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Waves of Change

There is a wave of new technologies flooding the storage industry, from solid-state disks to storage virtualization to data de-duplication to 8-Gig Fibre Channel and 6-Gig SAS and 10-Gig Ethernet and on and on and on. Yet, storage administrators are known as being among the most conservative people in IT. Does that mean it is going to take many years before these new technologies are deployed by more than just a few early adopters?

One of the new bloggers on Byte and Switch, Frank Berry, recently wrote a blog post reporting the results of a recent survey his company -- IT Brand Pulse -- did on user perceptions on Fibre Channel over Ethernet vendors. One of his points was that while Brocade, Emulex, and NetApp scored well, they were winning the battle at least a year before an early adopter market for FCoE even exists. He wrote that things happen so slowly in the storage industry that some call it the "snorage" industry -- which is kinda funny and kinda rude and kinda true. Usually, I try to be more polite and say that storage administrators are "conservative" because what they do is so important and a mistake could cost them their jobs.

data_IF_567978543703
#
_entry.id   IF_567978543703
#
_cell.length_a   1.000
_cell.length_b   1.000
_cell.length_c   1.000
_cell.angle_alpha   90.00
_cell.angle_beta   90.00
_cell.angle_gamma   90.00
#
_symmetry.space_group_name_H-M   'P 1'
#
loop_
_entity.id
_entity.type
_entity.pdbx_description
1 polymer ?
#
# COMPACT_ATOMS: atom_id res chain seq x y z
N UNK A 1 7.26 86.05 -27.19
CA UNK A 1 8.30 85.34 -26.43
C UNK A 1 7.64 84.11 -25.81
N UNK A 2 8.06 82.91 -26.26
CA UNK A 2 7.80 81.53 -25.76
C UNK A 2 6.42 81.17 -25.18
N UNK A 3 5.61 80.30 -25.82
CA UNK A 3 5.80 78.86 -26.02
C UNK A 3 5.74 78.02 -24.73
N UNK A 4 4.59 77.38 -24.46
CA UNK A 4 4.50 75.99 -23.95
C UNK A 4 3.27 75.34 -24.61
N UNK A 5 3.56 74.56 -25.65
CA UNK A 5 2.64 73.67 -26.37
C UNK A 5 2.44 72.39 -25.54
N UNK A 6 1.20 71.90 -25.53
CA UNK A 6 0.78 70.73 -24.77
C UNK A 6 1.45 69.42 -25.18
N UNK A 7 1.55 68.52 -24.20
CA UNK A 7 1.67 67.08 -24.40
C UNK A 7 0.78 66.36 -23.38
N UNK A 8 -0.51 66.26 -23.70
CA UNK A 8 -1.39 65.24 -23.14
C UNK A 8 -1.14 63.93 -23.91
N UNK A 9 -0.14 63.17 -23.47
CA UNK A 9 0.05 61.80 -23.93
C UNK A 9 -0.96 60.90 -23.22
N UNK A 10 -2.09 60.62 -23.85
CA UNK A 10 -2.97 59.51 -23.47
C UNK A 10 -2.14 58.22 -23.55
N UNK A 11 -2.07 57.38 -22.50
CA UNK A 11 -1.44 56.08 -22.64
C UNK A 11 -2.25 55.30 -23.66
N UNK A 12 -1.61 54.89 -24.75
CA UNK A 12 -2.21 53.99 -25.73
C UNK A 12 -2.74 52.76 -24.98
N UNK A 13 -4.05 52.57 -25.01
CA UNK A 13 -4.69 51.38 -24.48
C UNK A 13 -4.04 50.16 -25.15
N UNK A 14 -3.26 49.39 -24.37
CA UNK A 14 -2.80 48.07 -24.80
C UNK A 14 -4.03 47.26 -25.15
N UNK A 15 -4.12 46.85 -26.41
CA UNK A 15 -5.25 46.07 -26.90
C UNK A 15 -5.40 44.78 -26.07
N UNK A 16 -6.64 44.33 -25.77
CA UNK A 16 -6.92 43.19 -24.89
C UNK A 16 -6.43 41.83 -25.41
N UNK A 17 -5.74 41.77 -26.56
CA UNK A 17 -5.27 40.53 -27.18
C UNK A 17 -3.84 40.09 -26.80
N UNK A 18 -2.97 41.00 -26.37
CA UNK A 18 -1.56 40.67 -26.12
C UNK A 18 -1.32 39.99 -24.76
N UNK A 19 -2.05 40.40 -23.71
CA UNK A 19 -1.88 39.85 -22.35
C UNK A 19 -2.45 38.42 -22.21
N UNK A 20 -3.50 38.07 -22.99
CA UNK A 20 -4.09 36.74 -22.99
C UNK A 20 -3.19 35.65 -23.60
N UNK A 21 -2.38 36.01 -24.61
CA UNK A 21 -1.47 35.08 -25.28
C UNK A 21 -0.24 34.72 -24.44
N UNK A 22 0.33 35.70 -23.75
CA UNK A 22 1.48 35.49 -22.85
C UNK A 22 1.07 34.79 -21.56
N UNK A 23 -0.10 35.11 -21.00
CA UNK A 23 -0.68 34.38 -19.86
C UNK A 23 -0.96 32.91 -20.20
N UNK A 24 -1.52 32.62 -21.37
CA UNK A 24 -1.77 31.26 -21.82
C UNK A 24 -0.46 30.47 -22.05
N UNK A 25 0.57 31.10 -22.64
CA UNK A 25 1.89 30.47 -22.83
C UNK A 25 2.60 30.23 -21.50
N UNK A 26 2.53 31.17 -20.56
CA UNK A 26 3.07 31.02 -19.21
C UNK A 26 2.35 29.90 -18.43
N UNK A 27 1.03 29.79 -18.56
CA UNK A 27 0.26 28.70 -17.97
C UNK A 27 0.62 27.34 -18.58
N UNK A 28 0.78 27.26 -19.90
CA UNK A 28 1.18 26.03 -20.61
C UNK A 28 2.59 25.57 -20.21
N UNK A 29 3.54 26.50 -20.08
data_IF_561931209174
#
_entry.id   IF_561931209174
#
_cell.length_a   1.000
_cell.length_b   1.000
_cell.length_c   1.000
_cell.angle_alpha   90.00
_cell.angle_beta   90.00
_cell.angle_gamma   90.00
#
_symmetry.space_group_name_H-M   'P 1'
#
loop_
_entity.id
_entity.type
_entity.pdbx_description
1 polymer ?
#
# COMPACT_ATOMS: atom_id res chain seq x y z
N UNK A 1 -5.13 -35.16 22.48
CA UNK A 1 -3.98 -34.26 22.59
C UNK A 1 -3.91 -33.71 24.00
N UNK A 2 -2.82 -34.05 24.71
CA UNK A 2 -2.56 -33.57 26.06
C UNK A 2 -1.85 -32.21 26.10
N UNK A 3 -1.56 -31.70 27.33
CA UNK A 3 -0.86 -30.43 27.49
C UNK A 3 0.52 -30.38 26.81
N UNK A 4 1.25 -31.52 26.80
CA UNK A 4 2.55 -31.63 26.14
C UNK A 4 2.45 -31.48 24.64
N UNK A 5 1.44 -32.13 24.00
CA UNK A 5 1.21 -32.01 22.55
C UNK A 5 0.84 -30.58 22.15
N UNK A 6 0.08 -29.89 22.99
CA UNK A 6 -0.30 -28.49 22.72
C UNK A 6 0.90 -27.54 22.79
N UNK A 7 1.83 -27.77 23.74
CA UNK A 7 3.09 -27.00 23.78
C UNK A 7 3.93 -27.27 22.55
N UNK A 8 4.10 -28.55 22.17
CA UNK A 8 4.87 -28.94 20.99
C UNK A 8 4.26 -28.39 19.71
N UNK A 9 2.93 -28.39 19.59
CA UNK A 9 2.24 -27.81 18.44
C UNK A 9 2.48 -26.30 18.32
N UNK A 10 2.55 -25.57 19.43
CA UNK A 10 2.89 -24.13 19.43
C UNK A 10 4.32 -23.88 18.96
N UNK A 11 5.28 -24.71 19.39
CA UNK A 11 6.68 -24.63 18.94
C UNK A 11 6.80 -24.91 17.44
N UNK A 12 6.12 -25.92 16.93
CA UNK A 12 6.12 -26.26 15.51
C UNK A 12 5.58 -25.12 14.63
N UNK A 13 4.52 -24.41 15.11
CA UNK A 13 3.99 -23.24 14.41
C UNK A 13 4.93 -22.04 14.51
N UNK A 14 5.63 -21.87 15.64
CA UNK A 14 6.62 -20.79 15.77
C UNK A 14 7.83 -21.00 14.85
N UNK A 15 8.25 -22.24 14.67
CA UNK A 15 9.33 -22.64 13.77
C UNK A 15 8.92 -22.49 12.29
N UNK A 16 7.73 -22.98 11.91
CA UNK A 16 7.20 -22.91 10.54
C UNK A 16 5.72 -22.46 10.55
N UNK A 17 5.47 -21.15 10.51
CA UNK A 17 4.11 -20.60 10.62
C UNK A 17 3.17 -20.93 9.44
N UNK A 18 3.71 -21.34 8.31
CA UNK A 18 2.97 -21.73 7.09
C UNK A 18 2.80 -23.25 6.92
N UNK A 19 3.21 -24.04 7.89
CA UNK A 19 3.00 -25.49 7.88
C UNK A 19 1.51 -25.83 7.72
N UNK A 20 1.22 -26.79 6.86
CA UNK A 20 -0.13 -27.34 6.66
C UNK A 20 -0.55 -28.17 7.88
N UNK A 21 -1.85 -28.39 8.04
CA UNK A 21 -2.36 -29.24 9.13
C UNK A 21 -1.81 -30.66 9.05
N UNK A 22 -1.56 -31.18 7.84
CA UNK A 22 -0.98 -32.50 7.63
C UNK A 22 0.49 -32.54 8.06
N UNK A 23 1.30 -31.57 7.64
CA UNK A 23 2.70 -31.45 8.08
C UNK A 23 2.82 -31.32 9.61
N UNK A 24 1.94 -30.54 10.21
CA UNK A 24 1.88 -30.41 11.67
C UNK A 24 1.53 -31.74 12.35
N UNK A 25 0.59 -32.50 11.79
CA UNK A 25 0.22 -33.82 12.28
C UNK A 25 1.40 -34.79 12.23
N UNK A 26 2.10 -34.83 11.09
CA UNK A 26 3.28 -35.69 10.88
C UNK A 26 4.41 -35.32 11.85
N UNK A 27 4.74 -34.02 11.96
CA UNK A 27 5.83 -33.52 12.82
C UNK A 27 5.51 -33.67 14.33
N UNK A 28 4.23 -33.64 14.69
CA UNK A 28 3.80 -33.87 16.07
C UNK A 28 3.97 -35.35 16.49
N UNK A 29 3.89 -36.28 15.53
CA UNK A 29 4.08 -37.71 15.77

But it is true that things move slowly in storage. In fact, I sometimes have to ask what decade it is when I see people arguing over protocols and speeds and feeds and, of all things, cables. I thought most of those issues went away in the 1980s. They did, for PCs and servers and LANs and many other parts of IT.

But not in Storageland -- at least not yet. Change will come, but not quickly. The more I learn about storage the more I understand why these issues are important, why getting an extra little bit of performance out of a storage array makes a difference, why picking a protocol on which to base your storage infrastructure can lock you into a technology and a group of vendors for many years, etc.

But the times they are a changing, and the storage technologies being brought to market this year have the potential to really transform the way storage is handled in many enterprises -- if they can overcome the conservative natures of storage admins and the lack of IT dollars and the training and recruiting that might be required for handling new systems. But it is going to be a fight if you are going to try and make a case for change. And you will need some ammunition.

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